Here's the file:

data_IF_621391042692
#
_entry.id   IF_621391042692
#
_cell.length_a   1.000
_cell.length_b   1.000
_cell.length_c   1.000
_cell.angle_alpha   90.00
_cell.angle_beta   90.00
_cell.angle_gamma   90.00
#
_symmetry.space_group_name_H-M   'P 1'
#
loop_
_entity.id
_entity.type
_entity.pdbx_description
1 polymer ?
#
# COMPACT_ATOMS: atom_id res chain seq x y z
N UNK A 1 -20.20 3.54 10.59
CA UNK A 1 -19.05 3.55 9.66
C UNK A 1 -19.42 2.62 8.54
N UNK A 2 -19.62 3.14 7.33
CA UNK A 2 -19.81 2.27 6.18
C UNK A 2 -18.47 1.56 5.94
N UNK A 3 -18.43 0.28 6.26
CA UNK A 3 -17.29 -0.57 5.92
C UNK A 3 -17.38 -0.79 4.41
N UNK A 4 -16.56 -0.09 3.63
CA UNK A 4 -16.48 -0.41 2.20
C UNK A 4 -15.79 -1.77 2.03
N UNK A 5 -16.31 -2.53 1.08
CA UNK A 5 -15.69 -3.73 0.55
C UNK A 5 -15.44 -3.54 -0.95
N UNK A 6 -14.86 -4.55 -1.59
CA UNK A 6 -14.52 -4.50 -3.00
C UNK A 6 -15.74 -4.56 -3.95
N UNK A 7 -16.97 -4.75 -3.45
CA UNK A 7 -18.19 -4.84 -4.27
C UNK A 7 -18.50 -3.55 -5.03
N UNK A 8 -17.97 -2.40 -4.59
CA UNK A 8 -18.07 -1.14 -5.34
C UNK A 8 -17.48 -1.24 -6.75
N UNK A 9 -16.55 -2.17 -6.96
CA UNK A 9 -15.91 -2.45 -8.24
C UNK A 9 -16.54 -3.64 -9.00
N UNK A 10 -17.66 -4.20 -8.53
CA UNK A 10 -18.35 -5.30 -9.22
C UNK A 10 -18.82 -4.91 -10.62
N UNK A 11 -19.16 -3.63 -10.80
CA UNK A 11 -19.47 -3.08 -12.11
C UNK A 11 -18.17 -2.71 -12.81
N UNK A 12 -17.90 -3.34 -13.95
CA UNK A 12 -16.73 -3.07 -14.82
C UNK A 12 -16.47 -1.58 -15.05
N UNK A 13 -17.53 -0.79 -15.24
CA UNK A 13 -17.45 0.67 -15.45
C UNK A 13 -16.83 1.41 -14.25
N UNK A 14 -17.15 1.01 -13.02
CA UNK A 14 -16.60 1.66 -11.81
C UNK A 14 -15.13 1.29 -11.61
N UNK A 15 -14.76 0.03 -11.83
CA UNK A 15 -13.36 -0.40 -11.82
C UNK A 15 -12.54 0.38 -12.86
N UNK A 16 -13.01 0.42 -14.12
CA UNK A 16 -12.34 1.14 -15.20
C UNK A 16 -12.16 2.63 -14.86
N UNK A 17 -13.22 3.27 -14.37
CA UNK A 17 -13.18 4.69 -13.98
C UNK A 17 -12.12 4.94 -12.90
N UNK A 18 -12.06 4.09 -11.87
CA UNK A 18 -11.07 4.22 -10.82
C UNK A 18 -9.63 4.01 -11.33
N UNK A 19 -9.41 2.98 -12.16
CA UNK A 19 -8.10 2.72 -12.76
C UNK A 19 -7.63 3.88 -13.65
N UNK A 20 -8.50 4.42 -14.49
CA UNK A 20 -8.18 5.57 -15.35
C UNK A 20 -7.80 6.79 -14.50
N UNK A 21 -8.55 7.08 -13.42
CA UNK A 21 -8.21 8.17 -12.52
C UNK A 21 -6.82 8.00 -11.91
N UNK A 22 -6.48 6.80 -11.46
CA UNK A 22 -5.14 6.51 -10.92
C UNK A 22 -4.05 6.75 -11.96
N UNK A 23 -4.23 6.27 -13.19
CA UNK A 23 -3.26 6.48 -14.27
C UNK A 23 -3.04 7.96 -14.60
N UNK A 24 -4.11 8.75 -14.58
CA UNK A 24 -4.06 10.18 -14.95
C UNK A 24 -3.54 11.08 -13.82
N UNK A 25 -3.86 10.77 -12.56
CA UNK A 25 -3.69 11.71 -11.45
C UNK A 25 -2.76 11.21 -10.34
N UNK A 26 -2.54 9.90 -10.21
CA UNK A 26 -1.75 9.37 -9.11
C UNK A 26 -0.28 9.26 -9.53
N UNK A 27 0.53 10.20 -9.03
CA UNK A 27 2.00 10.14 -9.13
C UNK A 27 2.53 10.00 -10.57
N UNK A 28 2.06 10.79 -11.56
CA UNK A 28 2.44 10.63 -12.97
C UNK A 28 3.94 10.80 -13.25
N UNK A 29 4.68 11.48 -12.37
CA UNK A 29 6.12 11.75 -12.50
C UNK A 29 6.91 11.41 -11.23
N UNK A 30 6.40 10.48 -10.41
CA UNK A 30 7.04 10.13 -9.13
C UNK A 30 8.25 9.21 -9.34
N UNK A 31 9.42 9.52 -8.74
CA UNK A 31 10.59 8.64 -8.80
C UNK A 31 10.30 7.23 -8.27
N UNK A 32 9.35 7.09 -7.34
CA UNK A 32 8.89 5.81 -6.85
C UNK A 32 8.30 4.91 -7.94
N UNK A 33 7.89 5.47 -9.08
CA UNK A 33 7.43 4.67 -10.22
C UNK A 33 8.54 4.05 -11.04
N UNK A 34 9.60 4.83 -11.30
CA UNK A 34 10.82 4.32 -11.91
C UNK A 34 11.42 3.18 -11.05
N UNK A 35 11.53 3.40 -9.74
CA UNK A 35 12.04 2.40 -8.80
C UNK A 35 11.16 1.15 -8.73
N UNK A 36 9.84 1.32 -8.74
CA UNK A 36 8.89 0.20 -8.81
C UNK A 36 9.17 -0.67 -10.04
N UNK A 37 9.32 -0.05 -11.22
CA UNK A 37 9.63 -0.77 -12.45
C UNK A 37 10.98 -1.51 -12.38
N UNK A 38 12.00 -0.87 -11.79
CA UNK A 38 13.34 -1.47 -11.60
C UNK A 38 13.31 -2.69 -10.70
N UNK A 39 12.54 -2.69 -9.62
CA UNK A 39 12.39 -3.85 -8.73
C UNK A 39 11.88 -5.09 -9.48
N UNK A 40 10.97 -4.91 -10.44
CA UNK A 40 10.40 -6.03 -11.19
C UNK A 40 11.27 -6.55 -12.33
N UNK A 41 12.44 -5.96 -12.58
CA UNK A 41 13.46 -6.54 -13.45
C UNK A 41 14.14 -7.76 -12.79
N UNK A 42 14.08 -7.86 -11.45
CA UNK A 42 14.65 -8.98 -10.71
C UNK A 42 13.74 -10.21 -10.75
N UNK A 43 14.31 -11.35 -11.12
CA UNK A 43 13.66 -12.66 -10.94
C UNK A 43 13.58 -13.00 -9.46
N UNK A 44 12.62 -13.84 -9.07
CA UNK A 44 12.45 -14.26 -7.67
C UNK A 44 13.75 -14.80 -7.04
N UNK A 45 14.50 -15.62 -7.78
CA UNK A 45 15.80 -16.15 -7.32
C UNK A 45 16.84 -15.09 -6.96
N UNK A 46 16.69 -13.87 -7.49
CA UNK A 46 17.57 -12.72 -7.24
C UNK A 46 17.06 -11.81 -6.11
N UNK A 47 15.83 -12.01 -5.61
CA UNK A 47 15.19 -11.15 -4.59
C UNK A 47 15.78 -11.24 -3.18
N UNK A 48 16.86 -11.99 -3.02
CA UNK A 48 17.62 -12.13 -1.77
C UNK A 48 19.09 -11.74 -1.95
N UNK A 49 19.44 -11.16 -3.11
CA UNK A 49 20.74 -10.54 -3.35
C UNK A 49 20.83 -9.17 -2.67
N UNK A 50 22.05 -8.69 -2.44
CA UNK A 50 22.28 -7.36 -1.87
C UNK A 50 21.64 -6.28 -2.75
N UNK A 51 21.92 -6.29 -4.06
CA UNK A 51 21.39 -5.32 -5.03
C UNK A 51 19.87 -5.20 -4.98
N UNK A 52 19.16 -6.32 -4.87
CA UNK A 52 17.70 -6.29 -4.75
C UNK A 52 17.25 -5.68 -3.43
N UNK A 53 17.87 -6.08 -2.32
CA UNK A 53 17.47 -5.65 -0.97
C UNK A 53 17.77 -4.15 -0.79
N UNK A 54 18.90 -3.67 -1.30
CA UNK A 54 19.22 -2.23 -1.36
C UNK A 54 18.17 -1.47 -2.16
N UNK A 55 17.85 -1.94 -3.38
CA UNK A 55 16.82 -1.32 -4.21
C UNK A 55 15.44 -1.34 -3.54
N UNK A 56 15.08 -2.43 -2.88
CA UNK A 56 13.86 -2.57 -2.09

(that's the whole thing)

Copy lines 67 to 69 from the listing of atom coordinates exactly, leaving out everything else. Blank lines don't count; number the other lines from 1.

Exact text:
CA UNK A 16 -12.34 1.14 -15.20
C UNK A 16 -12.16 2.63 -14.86
N UNK A 17 -13.22 3.27 -14.37